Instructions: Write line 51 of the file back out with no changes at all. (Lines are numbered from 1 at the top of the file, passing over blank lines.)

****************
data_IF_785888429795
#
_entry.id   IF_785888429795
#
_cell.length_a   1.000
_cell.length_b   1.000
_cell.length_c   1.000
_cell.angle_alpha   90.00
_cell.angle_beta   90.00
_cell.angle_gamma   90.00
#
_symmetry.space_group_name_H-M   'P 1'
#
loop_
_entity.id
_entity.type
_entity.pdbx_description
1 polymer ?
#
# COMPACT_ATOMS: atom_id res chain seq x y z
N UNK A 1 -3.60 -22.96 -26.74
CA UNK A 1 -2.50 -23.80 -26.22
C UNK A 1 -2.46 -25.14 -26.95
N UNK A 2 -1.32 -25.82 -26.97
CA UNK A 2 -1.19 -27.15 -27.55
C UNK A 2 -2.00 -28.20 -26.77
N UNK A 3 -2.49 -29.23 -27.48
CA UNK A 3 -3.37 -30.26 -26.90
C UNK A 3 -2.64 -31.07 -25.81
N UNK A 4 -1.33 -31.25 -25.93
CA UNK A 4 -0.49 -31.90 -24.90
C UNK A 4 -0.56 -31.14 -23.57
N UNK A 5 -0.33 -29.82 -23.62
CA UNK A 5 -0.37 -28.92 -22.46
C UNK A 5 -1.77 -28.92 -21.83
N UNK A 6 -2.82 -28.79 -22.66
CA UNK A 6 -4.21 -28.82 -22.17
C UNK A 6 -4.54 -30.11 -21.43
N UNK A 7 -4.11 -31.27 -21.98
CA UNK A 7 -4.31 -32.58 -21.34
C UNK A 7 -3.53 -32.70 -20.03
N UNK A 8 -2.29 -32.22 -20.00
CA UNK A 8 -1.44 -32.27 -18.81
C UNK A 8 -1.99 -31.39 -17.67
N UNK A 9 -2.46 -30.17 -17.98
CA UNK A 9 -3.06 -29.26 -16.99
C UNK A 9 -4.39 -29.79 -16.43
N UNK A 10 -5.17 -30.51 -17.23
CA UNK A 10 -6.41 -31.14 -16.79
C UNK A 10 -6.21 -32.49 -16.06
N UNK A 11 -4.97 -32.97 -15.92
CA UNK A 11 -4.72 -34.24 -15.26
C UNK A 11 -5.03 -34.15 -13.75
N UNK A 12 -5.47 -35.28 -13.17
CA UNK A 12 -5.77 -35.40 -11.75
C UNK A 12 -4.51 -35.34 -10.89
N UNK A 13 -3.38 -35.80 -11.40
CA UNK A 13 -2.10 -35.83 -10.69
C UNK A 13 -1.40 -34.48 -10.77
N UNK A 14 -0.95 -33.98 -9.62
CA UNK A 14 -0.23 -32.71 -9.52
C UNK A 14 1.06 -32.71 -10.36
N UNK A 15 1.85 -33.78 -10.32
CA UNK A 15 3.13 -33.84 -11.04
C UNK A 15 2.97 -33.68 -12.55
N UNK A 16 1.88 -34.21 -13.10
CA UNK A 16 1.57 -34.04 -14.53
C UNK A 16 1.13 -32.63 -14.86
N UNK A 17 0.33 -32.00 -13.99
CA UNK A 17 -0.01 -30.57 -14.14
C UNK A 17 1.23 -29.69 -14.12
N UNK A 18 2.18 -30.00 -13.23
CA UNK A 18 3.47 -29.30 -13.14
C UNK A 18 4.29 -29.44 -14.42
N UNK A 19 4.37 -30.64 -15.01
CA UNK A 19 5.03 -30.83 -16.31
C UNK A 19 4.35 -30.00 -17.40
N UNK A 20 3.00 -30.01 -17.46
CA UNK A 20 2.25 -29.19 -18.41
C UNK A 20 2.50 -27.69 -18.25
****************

N UNK A 11 -4.97 -32.97 -15.92